Make Tiny Friends

The bodies of tiny critters are truly amazing! This week at Tinkergarten Anywhere, we'll move our bodies just some tiny critter friends move their bodies to communicate.  Then we'll use forest putty and the natural materials around us to build models of these amazing creatures or critters from our imaginations!

The Guide

Step 1: Gather materials and make forest putty.

To help kids make models of tiny critters, try out our easy recipe for forest putty (homemade play-dough) or gather some store-bought play-dough or even mud! Have a variety of nature treasures on hand that kids can use to build their critters (e.g. sticks, leaves, acorns, pine cones, grasses, stones). If you'd like, you can also print out these printable Critter Movement cards to inspire kids' playful movement.

Step 2: Watch the Tinkergarten Anywhere Critter Camp video lesson.

Hop into your My Tinkergarten trial dashboard to watch the Critter Camp video lesson. Kids can watch how Meghan and other explorers move and communicate like tiny friends, then get inspired to play like tiny critters and make their own critter models!

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Step 3: Search for tiny friends.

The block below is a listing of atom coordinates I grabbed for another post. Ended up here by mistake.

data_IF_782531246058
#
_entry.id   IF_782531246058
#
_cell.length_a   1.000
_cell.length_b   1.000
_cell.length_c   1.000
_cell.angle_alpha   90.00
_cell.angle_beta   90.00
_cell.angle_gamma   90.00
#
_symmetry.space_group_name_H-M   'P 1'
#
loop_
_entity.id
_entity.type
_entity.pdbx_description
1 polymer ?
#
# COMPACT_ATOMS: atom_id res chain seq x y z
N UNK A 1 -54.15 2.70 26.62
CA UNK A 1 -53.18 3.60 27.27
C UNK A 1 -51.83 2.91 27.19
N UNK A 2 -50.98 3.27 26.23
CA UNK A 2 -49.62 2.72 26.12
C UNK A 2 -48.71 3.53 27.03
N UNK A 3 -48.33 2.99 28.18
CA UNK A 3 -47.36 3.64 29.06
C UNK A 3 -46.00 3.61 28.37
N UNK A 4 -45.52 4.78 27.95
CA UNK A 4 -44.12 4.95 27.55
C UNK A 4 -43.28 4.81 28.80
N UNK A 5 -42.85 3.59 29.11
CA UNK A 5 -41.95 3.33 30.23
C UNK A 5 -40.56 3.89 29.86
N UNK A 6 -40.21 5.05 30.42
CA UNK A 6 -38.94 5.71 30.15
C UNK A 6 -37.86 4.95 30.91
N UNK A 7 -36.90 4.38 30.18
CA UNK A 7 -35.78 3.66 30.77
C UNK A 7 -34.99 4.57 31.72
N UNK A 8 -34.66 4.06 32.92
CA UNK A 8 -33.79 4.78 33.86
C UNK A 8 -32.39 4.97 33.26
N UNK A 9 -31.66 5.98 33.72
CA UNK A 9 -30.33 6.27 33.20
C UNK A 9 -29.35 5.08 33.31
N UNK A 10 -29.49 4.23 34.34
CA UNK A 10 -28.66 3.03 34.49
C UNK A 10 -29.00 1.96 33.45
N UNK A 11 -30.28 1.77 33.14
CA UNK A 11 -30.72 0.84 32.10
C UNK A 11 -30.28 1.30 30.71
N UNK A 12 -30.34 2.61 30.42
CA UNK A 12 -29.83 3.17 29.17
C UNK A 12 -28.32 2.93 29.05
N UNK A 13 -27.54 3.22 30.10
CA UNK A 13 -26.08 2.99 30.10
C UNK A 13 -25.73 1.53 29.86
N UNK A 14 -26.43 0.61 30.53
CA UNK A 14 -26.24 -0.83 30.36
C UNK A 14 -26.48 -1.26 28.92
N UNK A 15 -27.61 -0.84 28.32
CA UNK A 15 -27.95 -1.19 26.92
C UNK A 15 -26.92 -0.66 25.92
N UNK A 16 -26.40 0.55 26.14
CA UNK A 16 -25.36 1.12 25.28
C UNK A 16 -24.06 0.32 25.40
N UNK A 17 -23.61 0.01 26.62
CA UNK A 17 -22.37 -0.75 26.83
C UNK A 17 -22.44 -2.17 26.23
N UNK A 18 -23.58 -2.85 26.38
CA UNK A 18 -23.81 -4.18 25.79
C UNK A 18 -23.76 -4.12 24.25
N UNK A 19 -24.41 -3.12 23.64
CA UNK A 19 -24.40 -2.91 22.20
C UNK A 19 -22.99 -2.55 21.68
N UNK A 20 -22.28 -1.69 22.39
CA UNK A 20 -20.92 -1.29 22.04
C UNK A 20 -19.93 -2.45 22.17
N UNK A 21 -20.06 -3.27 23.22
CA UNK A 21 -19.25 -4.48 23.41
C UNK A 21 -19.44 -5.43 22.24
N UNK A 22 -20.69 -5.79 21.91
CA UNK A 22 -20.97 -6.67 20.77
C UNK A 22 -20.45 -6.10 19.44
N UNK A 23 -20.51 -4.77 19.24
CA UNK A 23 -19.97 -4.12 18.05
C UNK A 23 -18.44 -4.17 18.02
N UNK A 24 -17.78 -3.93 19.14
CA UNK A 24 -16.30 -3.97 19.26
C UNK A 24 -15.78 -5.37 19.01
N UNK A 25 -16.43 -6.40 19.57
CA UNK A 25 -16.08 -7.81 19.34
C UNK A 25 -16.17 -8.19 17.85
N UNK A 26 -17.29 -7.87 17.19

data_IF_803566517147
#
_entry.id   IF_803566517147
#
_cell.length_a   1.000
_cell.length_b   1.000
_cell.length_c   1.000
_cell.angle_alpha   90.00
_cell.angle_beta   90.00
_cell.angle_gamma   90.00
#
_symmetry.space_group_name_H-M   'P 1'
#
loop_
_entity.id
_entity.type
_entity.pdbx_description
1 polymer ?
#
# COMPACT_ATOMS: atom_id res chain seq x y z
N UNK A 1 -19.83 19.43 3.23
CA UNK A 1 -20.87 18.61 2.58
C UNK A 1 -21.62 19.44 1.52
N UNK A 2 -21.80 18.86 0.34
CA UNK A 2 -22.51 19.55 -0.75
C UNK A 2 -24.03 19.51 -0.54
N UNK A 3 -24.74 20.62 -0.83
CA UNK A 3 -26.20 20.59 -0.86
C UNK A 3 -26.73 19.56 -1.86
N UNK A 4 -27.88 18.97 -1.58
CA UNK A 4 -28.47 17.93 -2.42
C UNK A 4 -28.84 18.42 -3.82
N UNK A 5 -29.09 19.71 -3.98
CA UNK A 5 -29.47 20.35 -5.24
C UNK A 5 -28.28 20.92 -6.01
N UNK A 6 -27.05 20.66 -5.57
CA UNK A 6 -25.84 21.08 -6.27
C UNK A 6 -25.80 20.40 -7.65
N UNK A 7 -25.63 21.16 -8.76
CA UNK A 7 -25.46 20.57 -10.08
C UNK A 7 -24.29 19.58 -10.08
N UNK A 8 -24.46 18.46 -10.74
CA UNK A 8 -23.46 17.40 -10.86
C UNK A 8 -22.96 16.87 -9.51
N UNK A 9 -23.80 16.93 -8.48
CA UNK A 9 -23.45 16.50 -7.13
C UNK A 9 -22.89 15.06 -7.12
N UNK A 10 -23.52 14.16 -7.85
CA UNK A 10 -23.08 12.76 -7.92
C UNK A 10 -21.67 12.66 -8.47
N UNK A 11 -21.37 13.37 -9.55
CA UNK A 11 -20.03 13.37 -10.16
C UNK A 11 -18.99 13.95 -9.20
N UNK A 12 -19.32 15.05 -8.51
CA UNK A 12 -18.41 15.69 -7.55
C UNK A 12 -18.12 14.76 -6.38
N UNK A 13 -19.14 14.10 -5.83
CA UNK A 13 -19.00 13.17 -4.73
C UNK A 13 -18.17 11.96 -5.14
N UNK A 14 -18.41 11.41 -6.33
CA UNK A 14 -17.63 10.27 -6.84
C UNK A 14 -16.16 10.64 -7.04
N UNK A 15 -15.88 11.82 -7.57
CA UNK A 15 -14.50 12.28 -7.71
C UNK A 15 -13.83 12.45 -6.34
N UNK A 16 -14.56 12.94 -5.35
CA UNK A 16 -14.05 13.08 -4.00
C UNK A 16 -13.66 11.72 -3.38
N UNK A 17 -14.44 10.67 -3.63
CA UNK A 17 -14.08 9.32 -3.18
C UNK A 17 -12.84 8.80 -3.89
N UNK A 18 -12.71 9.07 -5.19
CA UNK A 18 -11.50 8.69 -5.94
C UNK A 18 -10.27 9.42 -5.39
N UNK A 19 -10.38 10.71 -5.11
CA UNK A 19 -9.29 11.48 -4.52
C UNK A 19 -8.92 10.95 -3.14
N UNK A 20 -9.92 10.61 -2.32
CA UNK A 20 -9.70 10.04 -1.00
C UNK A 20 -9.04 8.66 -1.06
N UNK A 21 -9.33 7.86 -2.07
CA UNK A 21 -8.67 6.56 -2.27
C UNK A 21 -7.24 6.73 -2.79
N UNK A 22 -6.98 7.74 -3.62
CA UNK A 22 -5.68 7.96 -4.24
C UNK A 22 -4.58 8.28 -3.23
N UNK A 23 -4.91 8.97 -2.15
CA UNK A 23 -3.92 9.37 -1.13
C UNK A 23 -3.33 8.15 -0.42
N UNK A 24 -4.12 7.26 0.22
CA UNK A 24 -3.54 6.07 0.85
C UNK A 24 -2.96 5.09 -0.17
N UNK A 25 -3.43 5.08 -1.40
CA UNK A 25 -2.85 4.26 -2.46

Critters can be found in all parts of the world, under ground, in the sky, inside our homes and outside. Head outside and search for tiny friends in your biome. Read our Critter Hunt DIY for tips on where to search. Talk together about the shapes of the different body parts you see. Notice how each body part helps the tiny friend to move, gather food, etc.

Step 4: Move and communicate like tiny friends.

Invite kids to try moving like some of the tiny friends they saw on their critter hunt. How do they think these movements might help critters communicate with other tiny friends? You can also use these printable Critter Movement cards to help kids learn how some tiny friends communicate and to inspire playful movement.

Step 5: Make your own tiny friends.

Offer a ball of forest putty. Say, “I wonder if we could use this to make a tiny critter’s body?” Offer a collection of nature treasures. “What could we use to make those parts of the critter?” As kids build models of real or imaginary tiny friends, ask them about their critters, how they move and how they might communicate.  Try out moving like them, too!
Want more ideas? Try out some of these critter-themed activities:

Why is this activity great for kids?

Learning about the ways that tiny critters use their bodies to communicate and giving kids a chance to move and play like critters can help kids learn how all creatures, including humans, communicate through body language. Mashing and molding the dough, blending pebbles and dirt into it, or sticking sticks into it are great examples of the connecting and transforming schema, universal behavior patterns that experts know develop the human body and brain. As kids use their hands to change the shape of forest putty and connect treasures to it, they are also practicing bending and blending, two important creative actions. Finally, learning about and moving like the critters we share our space with supports kids' empathy for tiny friends.

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